Where’s my stuff? Using Open Source GIS to track archeological treasures in the Middle East
Posted on April 25, 2011 by Dennis Wuthrich
We've been working on the Middle Eastern Geodatabase for Antiquities (www.megajordan.org), a very cool Open Source and web-based GIS for documenting archeological sites. MEGA has just been launched for the Kingdom of Jordan, and we're already hard at work on deploying it for Iraq.
While MEGA does lots of things, we see it as the definitive geospatial inventory of archeology in Jordan. And while that might not sound too interesting, it turns out that you can't really properly interpret, conserve, and manage archeological sites until you've documented them. For MEGA, documentation means defining the location and extent of a site, its various names, significance, and specific archaeological finds at a site.
Consequently, the MEGA web app allows authenticated users to add and edit GIS features such as sites and archeological features managed within a PostGIS database. As of late April 2011, that amounts to something like 56,000 geometries representing everything from pottery shards to the remnants of ancient civilizations such as Petra.
It's one thing to put information into an inventory (this will be a blog post for another day!), but it's quite another to find a specific item in a large inventory.
One of the more interesting challenges in building MEGA was thinking through how to make it easy for the archeologists, inspectors, planners, and researchers using the app to find where a specific site or artifact record in the inventory was.
For MEGA, we took two different approaches to search. The first, and the more "GIS-y" approach, was to use the map as a means of filtering the site inventory. Specifically, we take advantage of administrative boundaries (governorates and sub-governorates in Jordan are analogous to U.S. states and counties) as a means of quickly identifying sites.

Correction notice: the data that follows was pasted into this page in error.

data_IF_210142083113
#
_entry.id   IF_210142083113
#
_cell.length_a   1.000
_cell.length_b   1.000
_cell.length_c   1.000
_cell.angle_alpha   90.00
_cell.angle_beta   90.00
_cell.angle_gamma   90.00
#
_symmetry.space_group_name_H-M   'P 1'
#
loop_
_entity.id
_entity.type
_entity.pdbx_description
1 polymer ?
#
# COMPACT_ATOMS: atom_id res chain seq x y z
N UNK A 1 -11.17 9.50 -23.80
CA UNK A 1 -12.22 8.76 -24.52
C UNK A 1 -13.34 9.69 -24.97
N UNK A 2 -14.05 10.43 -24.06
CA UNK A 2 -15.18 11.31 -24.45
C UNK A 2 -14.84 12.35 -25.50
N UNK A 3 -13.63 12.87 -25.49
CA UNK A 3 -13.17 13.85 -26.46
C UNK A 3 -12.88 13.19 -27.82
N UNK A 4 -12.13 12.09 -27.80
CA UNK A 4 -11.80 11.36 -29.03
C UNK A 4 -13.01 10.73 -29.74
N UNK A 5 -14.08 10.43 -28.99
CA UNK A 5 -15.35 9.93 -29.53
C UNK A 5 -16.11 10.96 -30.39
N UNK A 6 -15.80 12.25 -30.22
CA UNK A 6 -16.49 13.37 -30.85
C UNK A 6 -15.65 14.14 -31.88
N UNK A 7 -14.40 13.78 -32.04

We display these admin boundaries as vectors on the map, which means that we can use their geometries to query the database for sites within a given boundary (just open the report panel to see a list of the sites within an administrative boundary in addition to their locations on the map). The admin boundary vectors also let us do a better job (in my opinion) of letting the user navigate and zoom throughout the Kingdom. All a user has to do is move their cursor over the map and click on governorate to zoom that that location.
There are times when you want to find a specific item in an inventory. Unlike the traditional GIS web app, MEGA tries to implement text-based searches in a more intuitive fashion. All a user has to do is start typing in any of the names or identification numbers associated with a site to start searching the inventory.
MEGA allows any number of Latin or Arabic names for a site or archeological feature, so allowing a user to just start typing for a simple search is a pretty big deal. Our search widget is implemented using AJAX, so feedback is pretty immediate and useful.
For more sophisticated searches, users can click the "advanced search" link to expose what I hope is a user-friendly way of building sophisticated filters (both attribute and geospatial) that can quickly return and display just the specific sites that meet the selection criteria.
Try it for yourself and let us know what you think! www.megajordan.orgTags: Asset Management, Cultural Resources, Open Source